Air Traffic Management STRATEGY, TECHNOLOGY AND MANAGEMENT FOR THE WORLD'S MOST GLOBAL INDUSTRY Fri, 24 Oct 2014 12:01:15 +0000 en-US hourly 1 Charles River Analytics wins NASA contract Fri, 24 Oct 2014 12:01:15 +0000 More ››]]> Charles River Analytics, a developer of intelligent systems solutions, has secured a new contract awarded by NASA to aid aviation safety analysts in assessing critical flight systems.

Charles River, under NASA’s Programming Useful Life Prediction effort (PULP), is developing prediction techniques for estimating remaining useful life (RUL) of a component or device, when it will no longer perform as intended.

Accurately predicting RUL can increase safety and reduce financial and operational costs for flight systems, leading to more robust maintenance programs.

“We will be developing a new approach to RUL prediction by using probabilistic programming to combine both expert knowledge and historical data to reasoning about RUL. We’ll apply it to unmanned aircraft, in a way that we expect will be more accurate than using either approach on its own,” explained Dr. Avi Pfeffer, the principal investigator for the PULP effort.

“A physics model will be developed by our partner, Unmanned Experts, and will be implemented in our probabilistic program using Figaro, a general probabilistic programming language. We will also apply Figaro’s machine learning techniques to learn RUL predictors from NASA’s data.”

Figaro enables developers to create tools that help people make better decisions in the face of uncertainty. It supports a new kind of model-development process by simplifying the challenging task of creating probabilistic models, which determine a situation’s unknown facts from known facts.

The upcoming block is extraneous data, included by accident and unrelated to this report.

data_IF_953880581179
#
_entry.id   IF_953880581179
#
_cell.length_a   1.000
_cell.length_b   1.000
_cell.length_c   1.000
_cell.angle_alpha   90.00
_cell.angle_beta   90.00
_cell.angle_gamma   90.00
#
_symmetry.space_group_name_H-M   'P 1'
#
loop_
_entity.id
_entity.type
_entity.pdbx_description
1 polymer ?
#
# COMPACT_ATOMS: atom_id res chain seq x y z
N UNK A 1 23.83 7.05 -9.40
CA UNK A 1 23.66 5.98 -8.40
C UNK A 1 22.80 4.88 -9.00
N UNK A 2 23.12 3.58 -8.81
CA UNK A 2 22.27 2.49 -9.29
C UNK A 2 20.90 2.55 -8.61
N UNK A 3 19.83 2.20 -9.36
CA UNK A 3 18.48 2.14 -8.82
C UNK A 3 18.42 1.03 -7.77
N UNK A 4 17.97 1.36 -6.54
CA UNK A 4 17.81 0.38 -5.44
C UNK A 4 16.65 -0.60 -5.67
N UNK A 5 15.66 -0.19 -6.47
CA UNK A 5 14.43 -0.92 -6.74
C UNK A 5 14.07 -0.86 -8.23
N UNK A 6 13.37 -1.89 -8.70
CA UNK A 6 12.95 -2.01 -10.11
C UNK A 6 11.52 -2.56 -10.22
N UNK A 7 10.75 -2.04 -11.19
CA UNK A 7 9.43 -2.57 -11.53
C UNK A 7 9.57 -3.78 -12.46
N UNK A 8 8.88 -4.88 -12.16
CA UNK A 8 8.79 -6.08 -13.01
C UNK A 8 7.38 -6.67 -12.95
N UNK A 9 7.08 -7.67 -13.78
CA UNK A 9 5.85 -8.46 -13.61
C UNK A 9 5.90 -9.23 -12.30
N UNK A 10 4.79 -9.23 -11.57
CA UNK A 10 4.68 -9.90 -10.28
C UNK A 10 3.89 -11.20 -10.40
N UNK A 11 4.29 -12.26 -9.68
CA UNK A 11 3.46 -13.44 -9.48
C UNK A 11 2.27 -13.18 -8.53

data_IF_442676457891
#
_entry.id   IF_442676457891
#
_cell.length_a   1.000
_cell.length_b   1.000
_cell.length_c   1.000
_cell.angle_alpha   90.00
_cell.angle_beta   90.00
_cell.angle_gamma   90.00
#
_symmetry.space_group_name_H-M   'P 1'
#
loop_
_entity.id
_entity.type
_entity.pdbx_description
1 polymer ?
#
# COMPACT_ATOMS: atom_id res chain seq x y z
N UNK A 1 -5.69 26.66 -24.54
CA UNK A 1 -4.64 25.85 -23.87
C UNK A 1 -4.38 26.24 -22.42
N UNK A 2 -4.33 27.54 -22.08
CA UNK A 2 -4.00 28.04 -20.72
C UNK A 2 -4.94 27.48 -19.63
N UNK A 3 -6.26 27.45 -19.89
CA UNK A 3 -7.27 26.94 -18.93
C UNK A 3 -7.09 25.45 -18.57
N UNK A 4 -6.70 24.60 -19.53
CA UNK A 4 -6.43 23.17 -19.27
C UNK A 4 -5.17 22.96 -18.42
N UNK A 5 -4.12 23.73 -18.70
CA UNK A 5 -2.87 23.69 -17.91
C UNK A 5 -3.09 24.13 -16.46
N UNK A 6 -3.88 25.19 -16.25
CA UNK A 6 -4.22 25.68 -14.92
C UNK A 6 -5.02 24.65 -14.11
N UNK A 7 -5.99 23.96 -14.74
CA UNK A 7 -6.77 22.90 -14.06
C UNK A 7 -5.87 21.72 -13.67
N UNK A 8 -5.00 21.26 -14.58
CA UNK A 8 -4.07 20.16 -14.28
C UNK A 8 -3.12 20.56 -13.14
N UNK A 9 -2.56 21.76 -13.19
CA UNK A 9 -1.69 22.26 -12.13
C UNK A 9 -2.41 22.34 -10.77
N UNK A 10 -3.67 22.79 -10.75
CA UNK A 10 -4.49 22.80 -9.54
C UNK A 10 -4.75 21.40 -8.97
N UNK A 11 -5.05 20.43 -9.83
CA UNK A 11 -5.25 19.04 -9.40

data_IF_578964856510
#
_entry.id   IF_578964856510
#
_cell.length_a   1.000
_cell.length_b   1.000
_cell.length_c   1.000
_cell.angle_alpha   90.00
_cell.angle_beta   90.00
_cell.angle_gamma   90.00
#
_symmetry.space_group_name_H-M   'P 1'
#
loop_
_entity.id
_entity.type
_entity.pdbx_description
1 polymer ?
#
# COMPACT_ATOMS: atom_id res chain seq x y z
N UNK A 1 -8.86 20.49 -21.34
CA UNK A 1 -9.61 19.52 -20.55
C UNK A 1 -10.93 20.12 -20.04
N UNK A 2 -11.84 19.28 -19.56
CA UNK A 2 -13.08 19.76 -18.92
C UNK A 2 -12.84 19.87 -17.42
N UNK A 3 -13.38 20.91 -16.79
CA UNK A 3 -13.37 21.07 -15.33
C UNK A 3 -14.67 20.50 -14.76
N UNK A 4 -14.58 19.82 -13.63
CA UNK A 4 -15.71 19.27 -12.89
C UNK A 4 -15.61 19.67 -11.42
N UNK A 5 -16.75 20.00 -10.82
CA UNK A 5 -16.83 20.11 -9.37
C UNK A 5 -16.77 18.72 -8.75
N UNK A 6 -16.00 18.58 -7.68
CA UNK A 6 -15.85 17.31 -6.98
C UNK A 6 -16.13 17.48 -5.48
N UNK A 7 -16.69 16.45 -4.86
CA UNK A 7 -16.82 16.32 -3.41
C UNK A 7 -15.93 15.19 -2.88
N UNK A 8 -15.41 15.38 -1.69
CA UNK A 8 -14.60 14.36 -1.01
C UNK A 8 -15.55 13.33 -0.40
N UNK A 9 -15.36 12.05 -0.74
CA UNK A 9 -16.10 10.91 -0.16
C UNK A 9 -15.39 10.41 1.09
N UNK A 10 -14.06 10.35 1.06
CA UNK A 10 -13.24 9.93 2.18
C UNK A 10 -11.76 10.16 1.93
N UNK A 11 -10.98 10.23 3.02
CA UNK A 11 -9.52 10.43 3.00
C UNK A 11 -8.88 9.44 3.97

One of the most compelling features of Figaro is the ability to integrate different kinds of models, such as physics-based differential equations and statistical models learned from data, inside a probabilistic program. Figaro is released under an open-source license and can be downloaded for free.


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NATS opens dedicated Middle East office Fri, 24 Oct 2014 10:26:56 +0000 More ››]]> Ben Kiff NATS head of proposition development, Catherine Mason NATS managing director, services, Ahmed Bin Sulayem, executive chairman, DMCC, and John Swift

Ben Kiff NATS head of proposition development, Catherine Mason NATS managing director, services, Ahmed Bin Sulayem, executive chairman, DMCC, and John Swift

NATS has opened its headquarters for the Middle East and North Africa region, with a permanent office in Dubai, UAE.

To mark the occasion, a number of its senior executives, including Catherine Mason, Managing Director, NATS Services, and John Swift, Director, NATS Middle East, met with Ahmed Bin Sulayem, Executive Chairman of Dubai Multi Commodities Centre, to discuss some of the most significant aviation opportunities and challenges facing the Gulf countries.

NATS also outlined its long term commitment to the region and its desire to work in collaboration with local service providers, regulators, airlines and airports, to find appropriate solutions to meet the aviation growth aspirations of the GCC (Gulf Cooperation Council).

NATS already has an impressive track record operating in the Middle East. In 2006, the company was contracted to design terminal airspace around Al Maktoum International Airport prior to its opening. The airport will eventually have six runways coping with an annual capacity of up to 160 million passengers. Paramount to the success of that project was a partnership approach, which delivered an agreement between all civil and military stakeholders regarding the use and the final re-designed airspace.